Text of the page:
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Bad news for early adopters of IoT-powered consumer goods: major US commercial airlines have just issued new terms of service language limiting the use of smart luggage on their flights. CNN and TechCrunch report that American Airlines, Delta, Alaska, United, Continental, and Southwest have all joined in the effort.
Per American Airlines, here is what the restrictions entail:
“Beginning Jan. 15, customers who travel with a smart bag must be able to remove the battery in case the bag has to be checked at any point in the customer’s journey. If the battery cannot be removed, the bag will not be allowed.”
Note that travelers will not be asked to remove their bag’s battery if they take their smart bag into the main cabin with them.
What prompted the move? Safety. Most smart luggage are powered by lithium ion batteries (like laptops and smart phones), and the FAA (the Federal Aviation Administration) has fairly strict rules regarding lithium ion batteries traveling in checked luggage. You may recall commercial airlines imposing restrictions on certain Samsung devices because of the risk of fire not long ago. Same thing.
“The FAA rules are designed to keep possible over-heating or short-circuiting batteries out of the cargo hold in case they catch fire. In the cabin they can quickly be reached by a crew member or a passenger in the event of an issue.”
So what exactly is “smart luggage?” Per the FAA, it’s any bag or luggage equipped with a lithium ion battery. For the rest of us though, it can be luggage with an IP address, a power supply with which to charge phones and laptops, and/or some kind of smart automated functionality. Here are the main categories:
- Luggage with a built-in power bank
- Luggage with a GPS locator
- Luggage with an electronic lock
- Self-propelled, self-guiding luggage
- Luggage that doubles as a personal transportation device
- Some combination of the above
If you own that type of luggage and the battery can be easily removed, you’re good to go. Just make sure that your “personal item” has enough room in it to accommodate that battery when you travel. If you own that type of luggage and the battery cannot be easily removed however, you may want to sell it on eBay while you still can, or stick to rail.
Beyond the public service announcement this post is meant to be, there are two lessons to be learned from this move:
1. For consumers: Before you invest in a clever new technology, take some time to consider all of the ways that this new technology or gadget will either fail to solve a problem for you, or will end up being banned in the next 12-18 months. Given how strict airlines are about batteries and electronics these days, this should have been easy to predict.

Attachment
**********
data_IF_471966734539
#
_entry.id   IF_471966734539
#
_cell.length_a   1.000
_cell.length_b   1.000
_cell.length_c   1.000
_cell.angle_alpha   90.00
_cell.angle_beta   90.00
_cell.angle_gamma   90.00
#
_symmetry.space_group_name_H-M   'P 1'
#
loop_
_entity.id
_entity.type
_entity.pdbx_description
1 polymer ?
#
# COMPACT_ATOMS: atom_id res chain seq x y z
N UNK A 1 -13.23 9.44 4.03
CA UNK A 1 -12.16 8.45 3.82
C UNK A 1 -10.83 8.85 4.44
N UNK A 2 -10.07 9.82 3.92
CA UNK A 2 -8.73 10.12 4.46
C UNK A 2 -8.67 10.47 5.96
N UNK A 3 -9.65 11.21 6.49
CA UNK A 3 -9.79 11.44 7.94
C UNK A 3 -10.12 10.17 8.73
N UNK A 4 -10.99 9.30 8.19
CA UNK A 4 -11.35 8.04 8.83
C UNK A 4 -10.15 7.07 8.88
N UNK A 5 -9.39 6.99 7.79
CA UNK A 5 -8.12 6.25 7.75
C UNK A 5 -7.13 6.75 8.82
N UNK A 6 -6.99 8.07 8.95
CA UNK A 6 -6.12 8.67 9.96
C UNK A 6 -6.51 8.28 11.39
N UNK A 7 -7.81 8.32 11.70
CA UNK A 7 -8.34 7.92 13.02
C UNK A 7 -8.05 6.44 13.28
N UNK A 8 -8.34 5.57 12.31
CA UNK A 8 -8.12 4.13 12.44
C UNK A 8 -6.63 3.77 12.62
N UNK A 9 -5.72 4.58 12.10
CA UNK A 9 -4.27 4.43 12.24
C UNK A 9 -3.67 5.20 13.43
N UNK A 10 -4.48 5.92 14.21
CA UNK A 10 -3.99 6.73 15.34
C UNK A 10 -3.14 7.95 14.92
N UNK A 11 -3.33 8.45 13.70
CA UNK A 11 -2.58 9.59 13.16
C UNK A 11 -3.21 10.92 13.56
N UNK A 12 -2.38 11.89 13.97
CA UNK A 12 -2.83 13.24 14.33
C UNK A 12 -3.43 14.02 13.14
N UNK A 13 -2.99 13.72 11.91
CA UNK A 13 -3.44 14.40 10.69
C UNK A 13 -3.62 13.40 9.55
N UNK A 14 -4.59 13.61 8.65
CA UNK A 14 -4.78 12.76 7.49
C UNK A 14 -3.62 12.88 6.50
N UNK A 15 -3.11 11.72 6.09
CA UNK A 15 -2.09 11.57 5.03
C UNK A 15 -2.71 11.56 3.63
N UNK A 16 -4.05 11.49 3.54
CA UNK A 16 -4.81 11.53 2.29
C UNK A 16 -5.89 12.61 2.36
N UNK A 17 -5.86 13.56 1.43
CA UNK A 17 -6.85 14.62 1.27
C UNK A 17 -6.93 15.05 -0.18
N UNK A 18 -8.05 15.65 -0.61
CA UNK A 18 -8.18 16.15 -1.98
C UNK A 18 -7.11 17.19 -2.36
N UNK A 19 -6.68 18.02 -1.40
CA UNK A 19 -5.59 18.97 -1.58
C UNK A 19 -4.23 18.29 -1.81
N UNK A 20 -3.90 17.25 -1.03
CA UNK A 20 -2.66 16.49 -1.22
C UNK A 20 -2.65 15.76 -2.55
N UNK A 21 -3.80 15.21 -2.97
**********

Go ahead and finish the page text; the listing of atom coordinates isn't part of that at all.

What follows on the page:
2. For product managers: Before you waste 18+ months and millions of dollars in R&D, testing, tooling, production, distribution, marketing, and the launch of a new product category, make sure that you’ve gotten a concrete and crystal clear green light from regulatory agencies, legislators, and whatever other bodies have the power to throw your hard work and investment down the drain. Specifically:
- If you’re making smart luggage, get them approved by the FAA, the TSA, and all major commercial carriers. Get ahead of all of the potential hurdles and problems that may come up along the way.
- Make changes to your product in anticipation of these problems. (Trust me, if you consult with with airlines, the TSA, and the FAA on something like this, you will get a comprehensive list of concerns you cant then incorporate into your product’s design.) If these changes push your release back to the next quarter, that’s just how it goes. Next time, consult with your industry earlier in the process.
- Compliance with industry standards and chasing industry certifications will help navigate that terrain as well.
It doesn’t matter if you’re developing revolutionary spray valves for commercial kitchens (like I used to in a former life), dog toys, smart luggage, voice-activated toasters, self-driving cars, or autonomous drones: don’t cut corners. Work with, not around regulators, certifying agencies, and industry gatekeepers. Get ahead of these types of problems before they become problems. It doesn’t hurt to even help develop entirely new industry standards for performance, safety, power consumption, etc. Getting buy-in from your industry’s power centers always pays of.
Case in point: Smart bags with easily removable batteries are going to be just fine. Smart bags with batteries that can’t be easily removed though? Different story. That’s an expensive mistake, especially given how easily it could have been avoided. And this is nothing. We’re just talking about smart luggage here, which is still a pretty niche product category. Now imagine the same kind of regulatory, legislative, or industry-wide hurdle hitting autonomous cars in a few years, or smart home technologies, or healthcare products. That would be a much bigger deal. Let this be a learning moment for every company developing smart products.
Conclusion: IoT technologies, including smart luggage, are going to keep getting better and cooler BUT product managers at tech startups (especially consumer-facing ones) are going to have to learn to be more diligent with their market research and the nurturing of industry partnerships, or these kinds of problems will keep derailing otherwise perfectly good ideas.
One simple solution for this corner of the startup scene might be to hire more seasoned product development professionals from other industries instead of expecting talented but relatively inexperienced young project managers to stumble through this process all by themselves. Vision and imagination are great, but the right measure of experience thrown into the mix might just make all the difference in the world. Food for thought.